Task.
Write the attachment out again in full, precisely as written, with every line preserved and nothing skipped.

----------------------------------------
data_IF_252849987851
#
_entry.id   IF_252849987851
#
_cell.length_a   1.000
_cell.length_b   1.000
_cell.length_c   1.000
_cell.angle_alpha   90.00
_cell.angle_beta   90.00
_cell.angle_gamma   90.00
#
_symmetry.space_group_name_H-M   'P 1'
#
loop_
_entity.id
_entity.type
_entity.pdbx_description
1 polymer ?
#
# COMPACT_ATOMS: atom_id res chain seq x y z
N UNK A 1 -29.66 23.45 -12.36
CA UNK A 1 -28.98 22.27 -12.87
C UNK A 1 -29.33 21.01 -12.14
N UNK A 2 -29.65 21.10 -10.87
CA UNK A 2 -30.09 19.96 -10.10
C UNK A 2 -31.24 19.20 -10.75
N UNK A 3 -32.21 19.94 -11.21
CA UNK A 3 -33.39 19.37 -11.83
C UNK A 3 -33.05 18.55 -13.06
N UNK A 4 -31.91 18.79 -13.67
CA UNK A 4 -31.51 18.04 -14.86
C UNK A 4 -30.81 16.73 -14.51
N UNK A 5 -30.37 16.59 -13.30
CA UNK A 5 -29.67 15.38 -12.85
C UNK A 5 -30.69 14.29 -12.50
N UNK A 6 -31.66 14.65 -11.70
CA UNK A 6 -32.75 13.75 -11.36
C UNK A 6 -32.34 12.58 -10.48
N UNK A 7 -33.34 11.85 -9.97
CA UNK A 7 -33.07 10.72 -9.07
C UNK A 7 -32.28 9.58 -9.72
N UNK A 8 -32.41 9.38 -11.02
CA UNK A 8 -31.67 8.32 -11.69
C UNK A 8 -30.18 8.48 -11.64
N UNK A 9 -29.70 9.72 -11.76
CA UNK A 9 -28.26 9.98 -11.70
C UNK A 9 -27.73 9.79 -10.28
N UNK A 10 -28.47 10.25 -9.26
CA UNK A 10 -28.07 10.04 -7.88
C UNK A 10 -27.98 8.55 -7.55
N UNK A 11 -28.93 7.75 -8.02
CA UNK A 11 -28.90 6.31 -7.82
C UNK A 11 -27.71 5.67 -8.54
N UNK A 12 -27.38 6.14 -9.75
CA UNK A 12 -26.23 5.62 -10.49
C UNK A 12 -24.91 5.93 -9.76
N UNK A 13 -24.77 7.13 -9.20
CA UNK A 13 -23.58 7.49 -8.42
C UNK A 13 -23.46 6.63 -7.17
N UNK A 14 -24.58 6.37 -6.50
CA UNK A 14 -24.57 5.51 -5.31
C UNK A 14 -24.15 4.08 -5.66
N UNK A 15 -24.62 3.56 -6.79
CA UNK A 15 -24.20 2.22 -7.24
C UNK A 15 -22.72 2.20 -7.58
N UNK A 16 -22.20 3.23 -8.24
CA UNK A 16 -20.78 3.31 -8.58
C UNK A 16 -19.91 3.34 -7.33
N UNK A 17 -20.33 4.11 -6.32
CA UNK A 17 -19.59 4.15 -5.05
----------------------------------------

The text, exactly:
data_IF_252849987851
#
_entry.id   IF_252849987851
#
_cell.length_a   1.000
_cell.length_b   1.000
_cell.length_c   1.000
_cell.angle_alpha   90.00
_cell.angle_beta   90.00
_cell.angle_gamma   90.00
#
_symmetry.space_group_name_H-M   'P 1'
#
loop_
_entity.id
_entity.type
_entity.pdbx_description
1 polymer ?
#
# COMPACT_ATOMS: atom_id res chain seq x y z
N UNK A 1 -29.66 23.45 -12.36
CA UNK A 1 -28.98 22.27 -12.87
C UNK A 1 -29.33 21.01 -12.14
N UNK A 2 -29.65 21.10 -10.87
CA UNK A 2 -30.09 19.96 -10.10
C UNK A 2 -31.24 19.20 -10.75
N UNK A 3 -32.21 19.94 -11.21
CA UNK A 3 -33.39 19.37 -11.83
C UNK A 3 -33.05 18.55 -13.06
N UNK A 4 -31.91 18.79 -13.67
CA UNK A 4 -31.51 18.04 -14.86
C UNK A 4 -30.81 16.73 -14.51
N UNK A 5 -30.37 16.59 -13.30
CA UNK A 5 -29.67 15.38 -12.85
C UNK A 5 -30.69 14.29 -12.50
N UNK A 6 -31.66 14.65 -11.70
CA UNK A 6 -32.75 13.75 -11.36
C UNK A 6 -32.34 12.58 -10.48
N UNK A 7 -33.34 11.85 -9.97
CA UNK A 7 -33.07 10.72 -9.07
C UNK A 7 -32.28 9.58 -9.72
N UNK A 8 -32.41 9.38 -11.02
CA UNK A 8 -31.67 8.32 -11.69
C UNK A 8 -30.18 8.48 -11.64
N UNK A 9 -29.70 9.72 -11.76
CA UNK A 9 -28.26 9.98 -11.70
C UNK A 9 -27.73 9.79 -10.28
N UNK A 10 -28.47 10.25 -9.26
CA UNK A 10 -28.07 10.04 -7.88
C UNK A 10 -27.98 8.55 -7.55
N UNK A 11 -28.93 7.75 -8.02
CA UNK A 11 -28.90 6.31 -7.82
C UNK A 11 -27.71 5.67 -8.54
N UNK A 12 -27.38 6.14 -9.75
CA UNK A 12 -26.23 5.62 -10.49
C UNK A 12 -24.91 5.93 -9.76
N UNK A 13 -24.77 7.13 -9.20
CA UNK A 13 -23.58 7.49 -8.42
C UNK A 13 -23.46 6.63 -7.17
N UNK A 14 -24.58 6.37 -6.50
CA UNK A 14 -24.57 5.51 -5.31
C UNK A 14 -24.15 4.08 -5.66
N UNK A 15 -24.62 3.56 -6.79
CA UNK A 15 -24.20 2.22 -7.24
C UNK A 15 -22.72 2.20 -7.58
N UNK A 16 -22.20 3.23 -8.24
CA UNK A 16 -20.78 3.31 -8.58
C UNK A 16 -19.91 3.34 -7.33
N UNK A 17 -20.33 4.11 -6.32
CA UNK A 17 -19.59 4.15 -5.05